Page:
Once might be considered an aberration. Is twice the new normal?

We wrote last month about the Delaware Bankruptcy Court’s surprising opinion in In re Fisker Automotive Holdings, Inc., broadening the definition of “for cause” under Bankruptcy Code § 363(k) to enable the court to limit a discounted secured debt purchaser’s credit bid rights based on the goal of fostering a competitive bidding environment at a § 363 sale. Now, in a Memorandum Opinion issued on April 14, 2014 in the In re Free Lance-Star Publishing Co. Chapter 11 case, the Bankruptcy Court for the Eastern District of Virginia has likewise limited a discounted secured debt purchaser’s credit bid rights, at least in significant part, on the same expanded “for cause” grounds.

In In re Free Lance-Star Publishing, the secured creditor bought approximately $38 million of ostensibly secured debt at a discount before the Chapter 11 filing, and after the filing moved for a § 363 sale with the intention of credit bidding the full $38 million of debt at the sale. Responding to debtor and creditors’ committee objections to the credit bid, the bankruptcy court ruled that the creditor’s credit bid would be limited to $13.9 million based upon three grounds: First, the court concluded that the creditor’s liens did not extend to some of the debtor’s assets (but without specifically assigning a dollar value to the assets that were, or were not, covered by the liens); Second, the court concluded that the creditor made “efforts to frustrate the competitive bidding process” and therefore engaged in “inequitable conduct”; and Third, limiting the amount of the creditor’s credit bid was necessary “in order to foster a fair and robust sale.” The line blurring between grounds two and three can be interpreted to signal the Virginia bankruptcy court’s apparent agreement with the Delaware bankruptcy court’s expansion of “for cause” under Bankruptcy Code § 363(k) to include sale competitive bidding considerations, either alone or in conjunction with traditional “for cause” findings, as a legitimate basis for limiting the amount a secured creditor may credit bid.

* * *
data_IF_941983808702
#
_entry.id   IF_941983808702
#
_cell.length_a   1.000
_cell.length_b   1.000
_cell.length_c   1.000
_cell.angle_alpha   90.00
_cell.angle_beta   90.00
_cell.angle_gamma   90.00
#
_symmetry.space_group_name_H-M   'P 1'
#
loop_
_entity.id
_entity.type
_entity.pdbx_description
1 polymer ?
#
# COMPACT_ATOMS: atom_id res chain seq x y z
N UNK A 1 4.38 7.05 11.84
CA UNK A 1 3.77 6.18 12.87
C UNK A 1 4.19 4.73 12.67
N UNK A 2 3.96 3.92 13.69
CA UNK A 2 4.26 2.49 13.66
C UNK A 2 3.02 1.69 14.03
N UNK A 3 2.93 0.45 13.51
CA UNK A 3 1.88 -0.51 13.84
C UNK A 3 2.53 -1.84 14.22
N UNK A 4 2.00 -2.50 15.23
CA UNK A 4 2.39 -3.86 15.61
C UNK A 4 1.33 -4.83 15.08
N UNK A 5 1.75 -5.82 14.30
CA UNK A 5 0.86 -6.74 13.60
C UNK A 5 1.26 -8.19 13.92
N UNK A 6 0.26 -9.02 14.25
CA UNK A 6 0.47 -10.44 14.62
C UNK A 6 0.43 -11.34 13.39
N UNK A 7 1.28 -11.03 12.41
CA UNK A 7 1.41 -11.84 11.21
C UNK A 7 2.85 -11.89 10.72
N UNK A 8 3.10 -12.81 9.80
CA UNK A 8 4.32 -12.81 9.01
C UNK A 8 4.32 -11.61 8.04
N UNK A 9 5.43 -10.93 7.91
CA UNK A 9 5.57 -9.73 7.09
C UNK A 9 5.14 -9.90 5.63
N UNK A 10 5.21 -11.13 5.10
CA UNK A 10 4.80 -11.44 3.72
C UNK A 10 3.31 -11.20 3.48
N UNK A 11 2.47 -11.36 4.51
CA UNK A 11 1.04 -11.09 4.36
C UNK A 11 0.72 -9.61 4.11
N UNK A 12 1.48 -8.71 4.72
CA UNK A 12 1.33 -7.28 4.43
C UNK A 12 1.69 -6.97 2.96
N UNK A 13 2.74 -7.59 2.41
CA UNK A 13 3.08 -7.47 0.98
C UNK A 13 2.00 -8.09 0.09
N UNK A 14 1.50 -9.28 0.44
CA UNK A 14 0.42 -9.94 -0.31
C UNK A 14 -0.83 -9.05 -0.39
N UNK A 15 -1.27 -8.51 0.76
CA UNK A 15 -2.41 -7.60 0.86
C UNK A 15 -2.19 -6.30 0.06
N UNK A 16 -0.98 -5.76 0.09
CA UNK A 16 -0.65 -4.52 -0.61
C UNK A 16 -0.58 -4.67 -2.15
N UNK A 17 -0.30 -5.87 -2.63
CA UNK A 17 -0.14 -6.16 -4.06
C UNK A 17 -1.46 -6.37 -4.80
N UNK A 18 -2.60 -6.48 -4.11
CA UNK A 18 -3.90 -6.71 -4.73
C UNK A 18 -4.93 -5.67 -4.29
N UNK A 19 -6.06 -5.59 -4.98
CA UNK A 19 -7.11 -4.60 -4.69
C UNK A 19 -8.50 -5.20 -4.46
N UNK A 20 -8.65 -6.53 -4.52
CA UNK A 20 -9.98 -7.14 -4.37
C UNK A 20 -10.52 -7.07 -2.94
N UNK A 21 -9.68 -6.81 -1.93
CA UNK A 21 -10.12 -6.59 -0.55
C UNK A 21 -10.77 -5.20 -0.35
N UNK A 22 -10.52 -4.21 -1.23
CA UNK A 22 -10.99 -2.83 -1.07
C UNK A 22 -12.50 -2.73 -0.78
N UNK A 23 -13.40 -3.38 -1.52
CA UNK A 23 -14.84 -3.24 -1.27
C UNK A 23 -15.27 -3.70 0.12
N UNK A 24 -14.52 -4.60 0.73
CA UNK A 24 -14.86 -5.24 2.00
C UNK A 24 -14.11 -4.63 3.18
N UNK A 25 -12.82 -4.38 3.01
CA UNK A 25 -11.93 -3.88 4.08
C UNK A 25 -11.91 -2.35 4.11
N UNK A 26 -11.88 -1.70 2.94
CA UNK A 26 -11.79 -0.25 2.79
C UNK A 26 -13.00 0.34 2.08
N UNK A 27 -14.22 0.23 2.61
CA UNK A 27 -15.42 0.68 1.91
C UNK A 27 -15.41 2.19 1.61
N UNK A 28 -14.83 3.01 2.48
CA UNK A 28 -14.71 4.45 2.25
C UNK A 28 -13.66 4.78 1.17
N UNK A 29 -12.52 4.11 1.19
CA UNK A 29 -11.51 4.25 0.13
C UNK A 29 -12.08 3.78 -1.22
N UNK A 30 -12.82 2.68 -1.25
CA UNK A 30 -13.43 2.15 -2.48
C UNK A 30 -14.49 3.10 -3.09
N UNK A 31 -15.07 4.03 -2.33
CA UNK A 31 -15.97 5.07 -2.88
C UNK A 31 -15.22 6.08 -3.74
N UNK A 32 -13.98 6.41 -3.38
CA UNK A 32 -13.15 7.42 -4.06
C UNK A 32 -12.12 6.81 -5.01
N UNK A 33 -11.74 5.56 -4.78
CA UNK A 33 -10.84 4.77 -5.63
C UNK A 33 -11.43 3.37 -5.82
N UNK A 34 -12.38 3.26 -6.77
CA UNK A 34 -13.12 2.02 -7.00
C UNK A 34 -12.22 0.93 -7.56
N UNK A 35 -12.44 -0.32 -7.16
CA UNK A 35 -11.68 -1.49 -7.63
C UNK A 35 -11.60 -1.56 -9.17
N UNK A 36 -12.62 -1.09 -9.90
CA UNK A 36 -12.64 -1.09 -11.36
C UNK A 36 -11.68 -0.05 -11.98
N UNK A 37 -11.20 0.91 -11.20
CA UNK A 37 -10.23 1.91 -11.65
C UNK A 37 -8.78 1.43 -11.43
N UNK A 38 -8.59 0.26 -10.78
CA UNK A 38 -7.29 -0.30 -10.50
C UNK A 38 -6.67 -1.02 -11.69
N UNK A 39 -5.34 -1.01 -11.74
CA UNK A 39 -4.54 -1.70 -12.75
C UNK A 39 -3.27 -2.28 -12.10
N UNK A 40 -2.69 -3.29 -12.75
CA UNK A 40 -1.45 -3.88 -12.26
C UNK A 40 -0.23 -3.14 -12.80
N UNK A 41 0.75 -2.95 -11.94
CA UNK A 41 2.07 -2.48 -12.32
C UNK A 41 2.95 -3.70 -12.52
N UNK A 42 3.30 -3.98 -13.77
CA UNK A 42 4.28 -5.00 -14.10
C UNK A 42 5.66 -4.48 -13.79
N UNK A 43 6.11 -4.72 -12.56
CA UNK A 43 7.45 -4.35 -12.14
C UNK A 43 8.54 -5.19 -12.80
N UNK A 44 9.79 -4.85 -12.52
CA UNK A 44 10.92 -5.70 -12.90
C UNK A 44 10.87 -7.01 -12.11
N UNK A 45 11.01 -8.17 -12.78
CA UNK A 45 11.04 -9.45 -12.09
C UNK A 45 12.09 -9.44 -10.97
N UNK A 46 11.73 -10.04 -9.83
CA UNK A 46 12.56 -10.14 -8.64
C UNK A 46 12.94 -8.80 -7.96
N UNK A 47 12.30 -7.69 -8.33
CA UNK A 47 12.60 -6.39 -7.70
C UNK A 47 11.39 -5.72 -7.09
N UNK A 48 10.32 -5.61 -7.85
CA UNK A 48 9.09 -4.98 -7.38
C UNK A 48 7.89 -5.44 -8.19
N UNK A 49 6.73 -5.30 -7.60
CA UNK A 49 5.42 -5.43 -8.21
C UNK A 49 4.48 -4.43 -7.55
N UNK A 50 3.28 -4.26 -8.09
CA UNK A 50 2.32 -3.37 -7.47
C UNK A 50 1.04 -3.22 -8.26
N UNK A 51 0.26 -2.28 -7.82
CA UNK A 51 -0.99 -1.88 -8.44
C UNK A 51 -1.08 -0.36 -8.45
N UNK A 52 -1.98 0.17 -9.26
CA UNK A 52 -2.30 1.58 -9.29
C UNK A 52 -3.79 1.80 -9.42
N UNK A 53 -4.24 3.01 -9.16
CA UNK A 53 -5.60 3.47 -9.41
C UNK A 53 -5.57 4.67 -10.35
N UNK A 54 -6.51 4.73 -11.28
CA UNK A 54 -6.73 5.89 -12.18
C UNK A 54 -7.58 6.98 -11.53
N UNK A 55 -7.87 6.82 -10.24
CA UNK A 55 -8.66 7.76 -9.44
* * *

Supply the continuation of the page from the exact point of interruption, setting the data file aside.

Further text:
Perhaps the most troubling, from a distressed secured debt purchaser’s point of view, is the Virginia bankruptcy court’s implicit suggestion that a “loan-to-own” strategy[1]by itself depresses enthusiasm for sale in the marketplace and causes otherwise interested bidders not to participate. If that is accepted as conventional wisdom by bankruptcy courts generally, the loan-to-own playbook will need to evolve.